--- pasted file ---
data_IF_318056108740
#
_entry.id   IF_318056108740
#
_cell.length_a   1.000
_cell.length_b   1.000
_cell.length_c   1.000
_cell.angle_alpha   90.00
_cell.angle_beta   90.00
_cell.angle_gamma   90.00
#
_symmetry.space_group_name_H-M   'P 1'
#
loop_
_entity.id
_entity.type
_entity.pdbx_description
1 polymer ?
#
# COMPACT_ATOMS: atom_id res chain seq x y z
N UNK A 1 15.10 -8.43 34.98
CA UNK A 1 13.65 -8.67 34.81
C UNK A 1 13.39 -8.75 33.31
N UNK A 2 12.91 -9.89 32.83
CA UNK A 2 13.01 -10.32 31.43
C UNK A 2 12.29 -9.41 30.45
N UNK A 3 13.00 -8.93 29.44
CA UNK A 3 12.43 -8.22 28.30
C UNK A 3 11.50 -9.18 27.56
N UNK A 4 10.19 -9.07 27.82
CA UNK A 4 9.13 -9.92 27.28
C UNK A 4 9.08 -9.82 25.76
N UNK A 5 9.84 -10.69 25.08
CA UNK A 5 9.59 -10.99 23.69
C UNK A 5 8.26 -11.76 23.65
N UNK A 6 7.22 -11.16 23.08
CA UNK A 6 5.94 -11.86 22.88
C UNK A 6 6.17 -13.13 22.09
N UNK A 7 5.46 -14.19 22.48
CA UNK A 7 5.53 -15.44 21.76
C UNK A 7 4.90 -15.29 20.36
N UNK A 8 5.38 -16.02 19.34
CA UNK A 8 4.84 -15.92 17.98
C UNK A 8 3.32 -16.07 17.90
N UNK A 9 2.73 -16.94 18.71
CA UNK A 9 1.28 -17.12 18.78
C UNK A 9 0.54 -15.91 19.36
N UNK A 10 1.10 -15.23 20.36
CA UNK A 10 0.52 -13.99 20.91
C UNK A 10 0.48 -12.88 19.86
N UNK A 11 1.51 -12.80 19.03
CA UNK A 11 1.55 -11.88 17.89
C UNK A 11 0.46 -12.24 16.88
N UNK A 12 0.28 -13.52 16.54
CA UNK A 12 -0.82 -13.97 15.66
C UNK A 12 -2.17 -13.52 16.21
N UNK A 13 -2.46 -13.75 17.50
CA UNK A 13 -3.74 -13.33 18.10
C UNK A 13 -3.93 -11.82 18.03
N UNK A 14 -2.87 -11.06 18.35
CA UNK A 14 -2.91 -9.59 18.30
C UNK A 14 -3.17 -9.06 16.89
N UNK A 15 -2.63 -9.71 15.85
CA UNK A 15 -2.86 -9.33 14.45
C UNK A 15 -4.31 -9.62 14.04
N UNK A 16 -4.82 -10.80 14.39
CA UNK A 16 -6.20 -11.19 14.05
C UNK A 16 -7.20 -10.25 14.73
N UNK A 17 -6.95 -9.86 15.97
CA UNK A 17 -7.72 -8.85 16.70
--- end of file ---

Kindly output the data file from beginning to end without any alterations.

data_IF_318056108740
#
_entry.id   IF_318056108740
#
_cell.length_a   1.000
_cell.length_b   1.000
_cell.length_c   1.000
_cell.angle_alpha   90.00
_cell.angle_beta   90.00
_cell.angle_gamma   90.00
#
_symmetry.space_group_name_H-M   'P 1'
#
loop_
_entity.id
_entity.type
_entity.pdbx_description
1 polymer ?
#
# COMPACT_ATOMS: atom_id res chain seq x y z
N UNK A 1 15.10 -8.43 34.98
CA UNK A 1 13.65 -8.67 34.81
C UNK A 1 13.39 -8.75 33.31
N UNK A 2 12.91 -9.89 32.83
CA UNK A 2 13.01 -10.32 31.43
C UNK A 2 12.29 -9.41 30.45
N UNK A 3 13.00 -8.93 29.44
CA UNK A 3 12.43 -8.22 28.30
C UNK A 3 11.50 -9.18 27.56
N UNK A 4 10.19 -9.07 27.82
CA UNK A 4 9.13 -9.92 27.28
C UNK A 4 9.08 -9.82 25.76
N UNK A 5 9.84 -10.69 25.08
CA UNK A 5 9.59 -10.99 23.69
C UNK A 5 8.26 -11.76 23.65
N UNK A 6 7.22 -11.16 23.08
CA UNK A 6 5.94 -11.86 22.88
C UNK A 6 6.17 -13.13 22.09
N UNK A 7 5.46 -14.19 22.48
CA UNK A 7 5.53 -15.44 21.76
C UNK A 7 4.90 -15.29 20.36
N UNK A 8 5.38 -16.02 19.34
CA UNK A 8 4.84 -15.92 17.98
C UNK A 8 3.32 -16.07 17.90
N UNK A 9 2.73 -16.94 18.71
CA UNK A 9 1.28 -17.12 18.78
C UNK A 9 0.54 -15.91 19.36
N UNK A 10 1.10 -15.23 20.36
CA UNK A 10 0.52 -13.99 20.91
C UNK A 10 0.48 -12.88 19.86
N UNK A 11 1.51 -12.80 19.03
CA UNK A 11 1.55 -11.88 17.89
C UNK A 11 0.46 -12.24 16.88
N UNK A 12 0.28 -13.52 16.54
CA UNK A 12 -0.82 -13.97 15.66
C UNK A 12 -2.17 -13.52 16.21
N UNK A 13 -2.46 -13.75 17.50
CA UNK A 13 -3.74 -13.33 18.10
C UNK A 13 -3.93 -11.82 18.03
N UNK A 14 -2.87 -11.06 18.35
CA UNK A 14 -2.91 -9.59 18.30
C UNK A 14 -3.17 -9.06 16.89
N UNK A 15 -2.63 -9.71 15.85
CA UNK A 15 -2.86 -9.33 14.45
C UNK A 15 -4.31 -9.62 14.04
N UNK A 16 -4.82 -10.80 14.39
CA UNK A 16 -6.20 -11.19 14.05
C UNK A 16 -7.20 -10.25 14.73
N UNK A 17 -6.95 -9.86 15.97
CA UNK A 17 -7.72 -8.85 16.70